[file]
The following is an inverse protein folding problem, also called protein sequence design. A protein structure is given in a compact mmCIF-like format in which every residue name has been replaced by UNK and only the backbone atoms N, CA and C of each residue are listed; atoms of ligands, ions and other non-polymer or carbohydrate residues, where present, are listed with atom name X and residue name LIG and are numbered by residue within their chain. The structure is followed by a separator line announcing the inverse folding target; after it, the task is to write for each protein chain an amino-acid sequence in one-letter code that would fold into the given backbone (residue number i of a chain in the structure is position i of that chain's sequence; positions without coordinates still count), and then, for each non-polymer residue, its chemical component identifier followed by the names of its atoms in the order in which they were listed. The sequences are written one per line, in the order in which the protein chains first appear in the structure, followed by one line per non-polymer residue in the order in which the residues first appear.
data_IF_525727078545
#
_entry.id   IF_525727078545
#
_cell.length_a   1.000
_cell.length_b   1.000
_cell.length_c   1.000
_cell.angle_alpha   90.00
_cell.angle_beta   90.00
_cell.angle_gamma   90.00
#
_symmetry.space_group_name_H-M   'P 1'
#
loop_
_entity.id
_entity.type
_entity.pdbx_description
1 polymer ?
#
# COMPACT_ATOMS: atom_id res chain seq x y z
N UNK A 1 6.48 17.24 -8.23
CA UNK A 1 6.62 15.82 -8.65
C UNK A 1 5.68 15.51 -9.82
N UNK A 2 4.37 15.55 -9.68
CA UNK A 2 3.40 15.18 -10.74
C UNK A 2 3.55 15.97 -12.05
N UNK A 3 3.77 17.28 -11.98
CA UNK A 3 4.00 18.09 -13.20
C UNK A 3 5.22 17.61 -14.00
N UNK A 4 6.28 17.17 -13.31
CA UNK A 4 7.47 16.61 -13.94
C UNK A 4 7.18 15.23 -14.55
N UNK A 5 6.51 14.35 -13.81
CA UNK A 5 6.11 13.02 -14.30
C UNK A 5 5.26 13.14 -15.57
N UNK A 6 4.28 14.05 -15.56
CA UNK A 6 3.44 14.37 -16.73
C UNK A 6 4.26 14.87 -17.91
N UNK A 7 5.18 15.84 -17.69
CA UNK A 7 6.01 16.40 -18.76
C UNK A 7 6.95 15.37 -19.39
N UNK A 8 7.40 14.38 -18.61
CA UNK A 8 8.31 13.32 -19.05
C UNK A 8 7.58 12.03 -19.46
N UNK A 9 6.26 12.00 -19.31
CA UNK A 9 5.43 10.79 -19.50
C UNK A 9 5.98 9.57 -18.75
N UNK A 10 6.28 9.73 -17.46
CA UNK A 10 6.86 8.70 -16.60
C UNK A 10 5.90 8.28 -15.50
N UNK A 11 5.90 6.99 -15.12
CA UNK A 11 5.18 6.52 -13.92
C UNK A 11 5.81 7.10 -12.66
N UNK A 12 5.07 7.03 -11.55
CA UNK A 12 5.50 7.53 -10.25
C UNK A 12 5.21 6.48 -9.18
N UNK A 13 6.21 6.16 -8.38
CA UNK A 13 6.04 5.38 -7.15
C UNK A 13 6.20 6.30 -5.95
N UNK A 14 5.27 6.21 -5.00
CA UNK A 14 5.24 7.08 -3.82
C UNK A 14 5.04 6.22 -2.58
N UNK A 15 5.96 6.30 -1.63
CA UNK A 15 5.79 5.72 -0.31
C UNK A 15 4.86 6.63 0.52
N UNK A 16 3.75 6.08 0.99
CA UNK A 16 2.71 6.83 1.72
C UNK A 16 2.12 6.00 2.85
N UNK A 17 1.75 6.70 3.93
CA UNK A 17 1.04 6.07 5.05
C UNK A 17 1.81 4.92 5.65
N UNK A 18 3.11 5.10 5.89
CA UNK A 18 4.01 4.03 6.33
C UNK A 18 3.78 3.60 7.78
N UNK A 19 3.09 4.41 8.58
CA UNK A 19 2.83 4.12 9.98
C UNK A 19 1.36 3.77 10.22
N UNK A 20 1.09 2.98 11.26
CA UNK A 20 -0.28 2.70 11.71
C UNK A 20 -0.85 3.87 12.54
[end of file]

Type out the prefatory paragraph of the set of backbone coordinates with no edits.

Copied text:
The following is an inverse protein folding problem, also called protein sequence design. A protein structure is given in a compact mmCIF-like format in which every residue name has been replaced by UNK and only the backbone atoms N, CA and C of each residue are listed; atoms of ligands, ions and other non-polymer or carbohydrate residues, where present, are listed with atom name X and residue name LIG and are numbered by residue within their chain. The structure is followed by a separator line announcing the inverse folding target; after it, the task is to write for each protein chain an amino-acid sequence in one-letter code that would fold into the given backbone (residue number i of a chain in the structure is position i of that chain's sequence; positions without coordinates still count), and then, for each non-polymer residue, its chemical component identifier followed by the names of its atoms in the order in which they were listed. The sequences are written one per line, in the order in which the protein chains first appear in the structure, followed by one line per non-polymer residue in the order in which the residues first appear.